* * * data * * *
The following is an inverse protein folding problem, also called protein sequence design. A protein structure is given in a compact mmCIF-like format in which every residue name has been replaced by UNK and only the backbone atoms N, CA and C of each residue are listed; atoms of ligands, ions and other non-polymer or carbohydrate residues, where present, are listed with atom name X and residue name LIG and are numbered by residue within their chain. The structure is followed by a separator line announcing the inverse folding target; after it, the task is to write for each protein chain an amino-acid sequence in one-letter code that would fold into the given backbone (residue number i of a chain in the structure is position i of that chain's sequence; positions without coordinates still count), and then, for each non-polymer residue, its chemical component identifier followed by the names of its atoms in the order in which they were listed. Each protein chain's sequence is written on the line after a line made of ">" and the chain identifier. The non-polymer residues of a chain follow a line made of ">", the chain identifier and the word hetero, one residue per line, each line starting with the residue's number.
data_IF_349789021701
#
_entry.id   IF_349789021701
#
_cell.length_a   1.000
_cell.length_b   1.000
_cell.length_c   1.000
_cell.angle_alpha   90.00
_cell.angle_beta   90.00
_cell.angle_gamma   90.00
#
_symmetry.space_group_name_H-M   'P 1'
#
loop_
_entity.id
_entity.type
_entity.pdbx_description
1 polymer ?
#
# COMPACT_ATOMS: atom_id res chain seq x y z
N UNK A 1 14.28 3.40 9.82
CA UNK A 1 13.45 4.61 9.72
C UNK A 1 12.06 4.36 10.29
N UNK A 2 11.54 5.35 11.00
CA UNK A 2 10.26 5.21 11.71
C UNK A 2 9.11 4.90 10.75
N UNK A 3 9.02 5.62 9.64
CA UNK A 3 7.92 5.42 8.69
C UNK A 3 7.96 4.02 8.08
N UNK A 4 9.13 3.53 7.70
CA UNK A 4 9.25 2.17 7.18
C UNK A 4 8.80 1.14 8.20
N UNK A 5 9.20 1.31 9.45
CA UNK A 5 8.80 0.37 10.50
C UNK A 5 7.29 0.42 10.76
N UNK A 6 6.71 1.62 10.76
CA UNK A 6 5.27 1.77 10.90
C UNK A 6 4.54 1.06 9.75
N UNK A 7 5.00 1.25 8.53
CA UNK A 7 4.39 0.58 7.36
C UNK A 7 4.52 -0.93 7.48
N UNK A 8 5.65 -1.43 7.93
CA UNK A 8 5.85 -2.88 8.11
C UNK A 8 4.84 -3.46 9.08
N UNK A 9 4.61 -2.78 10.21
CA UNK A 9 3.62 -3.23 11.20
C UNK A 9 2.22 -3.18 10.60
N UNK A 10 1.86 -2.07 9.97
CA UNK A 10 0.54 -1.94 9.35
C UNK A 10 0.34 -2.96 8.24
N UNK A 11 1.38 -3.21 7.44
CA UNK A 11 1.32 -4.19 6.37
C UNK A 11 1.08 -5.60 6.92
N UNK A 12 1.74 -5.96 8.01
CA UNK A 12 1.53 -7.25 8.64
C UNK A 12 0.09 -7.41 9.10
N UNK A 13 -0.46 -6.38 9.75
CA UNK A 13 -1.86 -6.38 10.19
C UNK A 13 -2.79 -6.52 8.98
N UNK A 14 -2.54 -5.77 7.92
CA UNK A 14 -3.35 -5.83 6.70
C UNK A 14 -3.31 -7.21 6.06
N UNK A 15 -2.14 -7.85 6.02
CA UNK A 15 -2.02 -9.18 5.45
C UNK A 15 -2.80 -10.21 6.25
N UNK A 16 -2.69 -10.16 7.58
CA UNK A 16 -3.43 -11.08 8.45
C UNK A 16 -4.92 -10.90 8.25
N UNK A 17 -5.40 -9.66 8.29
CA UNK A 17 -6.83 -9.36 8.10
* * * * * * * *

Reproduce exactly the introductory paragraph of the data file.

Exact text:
The following is an inverse protein folding problem, also called protein sequence design. A protein structure is given in a compact mmCIF-like format in which every residue name has been replaced by UNK and only the backbone atoms N, CA and C of each residue are listed; atoms of ligands, ions and other non-polymer or carbohydrate residues, where present, are listed with atom name X and residue name LIG and are numbered by residue within their chain. The structure is followed by a separator line announcing the inverse folding target; after it, the task is to write for each protein chain an amino-acid sequence in one-letter code that would fold into the given backbone (residue number i of a chain in the structure is position i of that chain's sequence; positions without coordinates still count), and then, for each non-polymer residue, its chemical component identifier followed by the names of its atoms in the order in which they were listed. Each protein chain's sequence is written on the line after a line made of ">" and the chain identifier. The non-polymer residues of a chain follow a line made of ">", the chain identifier and the word hetero, one residue per line, each line starting with the residue's number.